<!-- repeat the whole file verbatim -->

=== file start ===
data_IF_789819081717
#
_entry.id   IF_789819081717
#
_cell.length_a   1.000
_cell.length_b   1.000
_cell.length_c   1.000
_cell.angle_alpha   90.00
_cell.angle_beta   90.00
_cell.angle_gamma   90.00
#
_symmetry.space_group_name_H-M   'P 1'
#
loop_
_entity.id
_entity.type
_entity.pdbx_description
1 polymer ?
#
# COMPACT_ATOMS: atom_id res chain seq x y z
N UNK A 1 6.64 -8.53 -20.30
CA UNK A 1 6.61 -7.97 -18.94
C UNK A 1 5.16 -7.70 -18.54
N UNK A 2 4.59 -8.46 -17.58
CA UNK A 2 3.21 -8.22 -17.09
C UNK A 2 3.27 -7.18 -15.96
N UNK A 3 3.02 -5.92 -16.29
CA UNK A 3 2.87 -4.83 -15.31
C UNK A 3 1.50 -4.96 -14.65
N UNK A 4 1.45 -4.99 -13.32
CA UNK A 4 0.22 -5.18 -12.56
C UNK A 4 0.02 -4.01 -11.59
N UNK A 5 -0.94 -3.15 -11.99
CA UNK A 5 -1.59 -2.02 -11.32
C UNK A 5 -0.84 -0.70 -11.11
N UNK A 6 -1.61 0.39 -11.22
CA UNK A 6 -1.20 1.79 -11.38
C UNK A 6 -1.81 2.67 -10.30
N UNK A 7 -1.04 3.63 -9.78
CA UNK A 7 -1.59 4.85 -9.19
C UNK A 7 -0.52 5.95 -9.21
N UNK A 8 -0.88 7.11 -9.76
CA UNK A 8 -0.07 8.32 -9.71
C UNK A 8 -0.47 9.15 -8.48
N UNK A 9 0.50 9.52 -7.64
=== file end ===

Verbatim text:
data_IF_789819081717
#
_entry.id   IF_789819081717
#
_cell.length_a   1.000
_cell.length_b   1.000
_cell.length_c   1.000
_cell.angle_alpha   90.00
_cell.angle_beta   90.00
_cell.angle_gamma   90.00
#
_symmetry.space_group_name_H-M   'P 1'
#
loop_
_entity.id
_entity.type
_entity.pdbx_description
1 polymer ?
#
# COMPACT_ATOMS: atom_id res chain seq x y z
N UNK A 1 6.64 -8.53 -20.30
CA UNK A 1 6.61 -7.97 -18.94
C UNK A 1 5.16 -7.70 -18.54
N UNK A 2 4.59 -8.46 -17.58
CA UNK A 2 3.21 -8.22 -17.09
C UNK A 2 3.27 -7.18 -15.96
N UNK A 3 3.02 -5.92 -16.29
CA UNK A 3 2.87 -4.83 -15.31
C UNK A 3 1.50 -4.96 -14.65
N UNK A 4 1.45 -4.99 -13.32
CA UNK A 4 0.22 -5.18 -12.56
C UNK A 4 0.02 -4.01 -11.59
N UNK A 5 -0.94 -3.15 -11.99
CA UNK A 5 -1.59 -2.02 -11.32
C UNK A 5 -0.84 -0.70 -11.11
N UNK A 6 -1.61 0.39 -11.22
CA UNK A 6 -1.20 1.79 -11.38
C UNK A 6 -1.81 2.67 -10.30
N UNK A 7 -1.04 3.63 -9.78
CA UNK A 7 -1.59 4.85 -9.19
C UNK A 7 -0.52 5.95 -9.21
N UNK A 8 -0.88 7.11 -9.76
CA UNK A 8 -0.07 8.32 -9.71
C UNK A 8 -0.47 9.15 -8.48
N UNK A 9 0.50 9.52 -7.64